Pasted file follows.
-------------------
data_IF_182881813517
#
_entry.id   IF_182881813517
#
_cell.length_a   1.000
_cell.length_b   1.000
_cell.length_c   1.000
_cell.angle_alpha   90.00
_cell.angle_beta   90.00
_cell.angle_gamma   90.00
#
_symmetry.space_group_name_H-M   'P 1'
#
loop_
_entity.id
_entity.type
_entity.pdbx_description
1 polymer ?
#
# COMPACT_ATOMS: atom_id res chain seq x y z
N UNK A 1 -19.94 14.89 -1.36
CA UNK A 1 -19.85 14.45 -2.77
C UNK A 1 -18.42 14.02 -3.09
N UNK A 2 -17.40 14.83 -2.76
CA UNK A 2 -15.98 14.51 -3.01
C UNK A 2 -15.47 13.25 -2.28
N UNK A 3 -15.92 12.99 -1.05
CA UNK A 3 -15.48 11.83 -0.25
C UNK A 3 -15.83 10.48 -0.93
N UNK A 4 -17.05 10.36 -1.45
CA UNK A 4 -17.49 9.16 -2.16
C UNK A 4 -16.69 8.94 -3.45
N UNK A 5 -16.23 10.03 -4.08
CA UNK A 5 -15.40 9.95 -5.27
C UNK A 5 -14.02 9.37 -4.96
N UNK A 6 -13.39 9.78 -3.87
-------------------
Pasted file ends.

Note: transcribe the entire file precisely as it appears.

data_IF_182881813517
#
_entry.id   IF_182881813517
#
_cell.length_a   1.000
_cell.length_b   1.000
_cell.length_c   1.000
_cell.angle_alpha   90.00
_cell.angle_beta   90.00
_cell.angle_gamma   90.00
#
_symmetry.space_group_name_H-M   'P 1'
#
loop_
_entity.id
_entity.type
_entity.pdbx_description
1 polymer ?
#
# COMPACT_ATOMS: atom_id res chain seq x y z
N UNK A 1 -19.94 14.89 -1.36
CA UNK A 1 -19.85 14.45 -2.77
C UNK A 1 -18.42 14.02 -3.09
N UNK A 2 -17.40 14.83 -2.76
CA UNK A 2 -15.98 14.51 -3.01
C UNK A 2 -15.47 13.25 -2.28
N UNK A 3 -15.92 12.99 -1.05
CA UNK A 3 -15.48 11.83 -0.25
C UNK A 3 -15.83 10.48 -0.93
N UNK A 4 -17.05 10.36 -1.45
CA UNK A 4 -17.49 9.16 -2.16
C UNK A 4 -16.69 8.94 -3.45
N UNK A 5 -16.23 10.03 -4.08
CA UNK A 5 -15.40 9.95 -5.27
C UNK A 5 -14.02 9.37 -4.96
N UNK A 6 -13.39 9.78 -3.87